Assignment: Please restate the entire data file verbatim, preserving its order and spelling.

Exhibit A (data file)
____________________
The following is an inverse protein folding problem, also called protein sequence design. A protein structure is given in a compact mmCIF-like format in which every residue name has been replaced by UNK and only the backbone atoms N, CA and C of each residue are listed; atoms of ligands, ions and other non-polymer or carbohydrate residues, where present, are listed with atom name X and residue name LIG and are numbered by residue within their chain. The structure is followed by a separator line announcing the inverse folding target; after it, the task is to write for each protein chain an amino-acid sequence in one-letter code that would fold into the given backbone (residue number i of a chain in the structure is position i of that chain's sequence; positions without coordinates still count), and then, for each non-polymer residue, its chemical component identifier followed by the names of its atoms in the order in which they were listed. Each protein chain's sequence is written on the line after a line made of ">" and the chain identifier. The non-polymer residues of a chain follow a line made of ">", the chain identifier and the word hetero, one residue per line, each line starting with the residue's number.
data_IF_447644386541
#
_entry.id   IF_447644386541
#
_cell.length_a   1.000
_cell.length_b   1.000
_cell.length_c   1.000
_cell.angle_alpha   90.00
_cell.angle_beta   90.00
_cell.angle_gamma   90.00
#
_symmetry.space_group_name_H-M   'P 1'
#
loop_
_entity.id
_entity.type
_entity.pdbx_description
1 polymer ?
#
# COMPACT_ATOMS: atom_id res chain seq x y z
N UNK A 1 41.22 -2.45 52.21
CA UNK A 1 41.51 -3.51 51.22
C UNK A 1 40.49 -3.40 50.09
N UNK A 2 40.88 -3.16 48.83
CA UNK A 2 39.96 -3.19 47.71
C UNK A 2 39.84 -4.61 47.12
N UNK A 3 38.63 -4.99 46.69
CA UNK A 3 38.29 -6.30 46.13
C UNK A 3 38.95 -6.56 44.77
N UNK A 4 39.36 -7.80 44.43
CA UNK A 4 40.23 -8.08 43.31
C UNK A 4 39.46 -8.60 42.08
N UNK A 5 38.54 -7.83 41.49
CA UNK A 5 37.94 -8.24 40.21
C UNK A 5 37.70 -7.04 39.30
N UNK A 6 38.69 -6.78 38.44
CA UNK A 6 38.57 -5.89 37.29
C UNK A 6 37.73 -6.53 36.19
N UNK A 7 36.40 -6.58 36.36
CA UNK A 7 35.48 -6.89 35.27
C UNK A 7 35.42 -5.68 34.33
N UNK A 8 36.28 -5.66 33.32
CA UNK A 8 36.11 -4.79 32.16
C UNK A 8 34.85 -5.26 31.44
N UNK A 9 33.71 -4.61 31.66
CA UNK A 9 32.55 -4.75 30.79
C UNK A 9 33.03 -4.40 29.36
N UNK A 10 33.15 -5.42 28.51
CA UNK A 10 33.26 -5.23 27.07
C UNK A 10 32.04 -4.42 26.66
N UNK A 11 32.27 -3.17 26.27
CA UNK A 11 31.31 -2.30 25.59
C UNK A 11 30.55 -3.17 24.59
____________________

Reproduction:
The following is an inverse protein folding problem, also called protein sequence design. A protein structure is given in a compact mmCIF-like format in which every residue name has been replaced by UNK and only the backbone atoms N, CA and C of each residue are listed; atoms of ligands, ions and other non-polymer or carbohydrate residues, where present, are listed with atom name X and residue name LIG and are numbered by residue within their chain. The structure is followed by a separator line announcing the inverse folding target; after it, the task is to write for each protein chain an amino-acid sequence in one-letter code that would fold into the given backbone (residue number i of a chain in the structure is position i of that chain's sequence; positions without coordinates still count), and then, for each non-polymer residue, its chemical component identifier followed by the names of its atoms in the order in which they were listed. Each protein chain's sequence is written on the line after a line made of ">" and the chain identifier. The non-polymer residues of a chain follow a line made of ">", the chain identifier and the word hetero, one residue per line, each line starting with the residue's number.
data_IF_447644386541
#
_entry.id   IF_447644386541
#
_cell.length_a   1.000
_cell.length_b   1.000
_cell.length_c   1.000
_cell.angle_alpha   90.00
_cell.angle_beta   90.00
_cell.angle_gamma   90.00
#
_symmetry.space_group_name_H-M   'P 1'
#
loop_
_entity.id
_entity.type
_entity.pdbx_description
1 polymer ?
#
# COMPACT_ATOMS: atom_id res chain seq x y z
N UNK A 1 41.22 -2.45 52.21
CA UNK A 1 41.51 -3.51 51.22
C UNK A 1 40.49 -3.40 50.09
N UNK A 2 40.88 -3.16 48.83
CA UNK A 2 39.96 -3.19 47.71
C UNK A 2 39.84 -4.61 47.12
N UNK A 3 38.63 -4.99 46.69
CA UNK A 3 38.29 -6.30 46.13
C UNK A 3 38.95 -6.56 44.77
N UNK A 4 39.36 -7.80 44.43
CA UNK A 4 40.23 -8.08 43.31
C UNK A 4 39.46 -8.60 42.08
N UNK A 5 38.54 -7.83 41.49
CA UNK A 5 37.94 -8.24 40.21
C UNK A 5 37.70 -7.04 39.30
N UNK A 6 38.69 -6.78 38.44
CA UNK A 6 38.57 -5.89 37.29
C UNK A 6 37.73 -6.53 36.19
N UNK A 7 36.40 -6.58 36.36
CA UNK A 7 35.48 -6.89 35.27
C UNK A 7 35.42 -5.68 34.33
N UNK A 8 36.28 -5.66 33.32
CA UNK A 8 36.11 -4.79 32.16
C UNK A 8 34.85 -5.26 31.44
N UNK A 9 33.71 -4.61 31.66
CA UNK A 9 32.55 -4.75 30.79
C UNK A 9 33.03 -4.40 29.36
N UNK A 10 33.15 -5.42 28.51
CA UNK A 10 33.26 -5.23 27.07
C UNK A 10 32.04 -4.42 26.66
N UNK A 11 32.27 -3.17 26.27
CA UNK A 11 31.31 -2.30 25.59
C UNK A 11 30.55 -3.17 24.59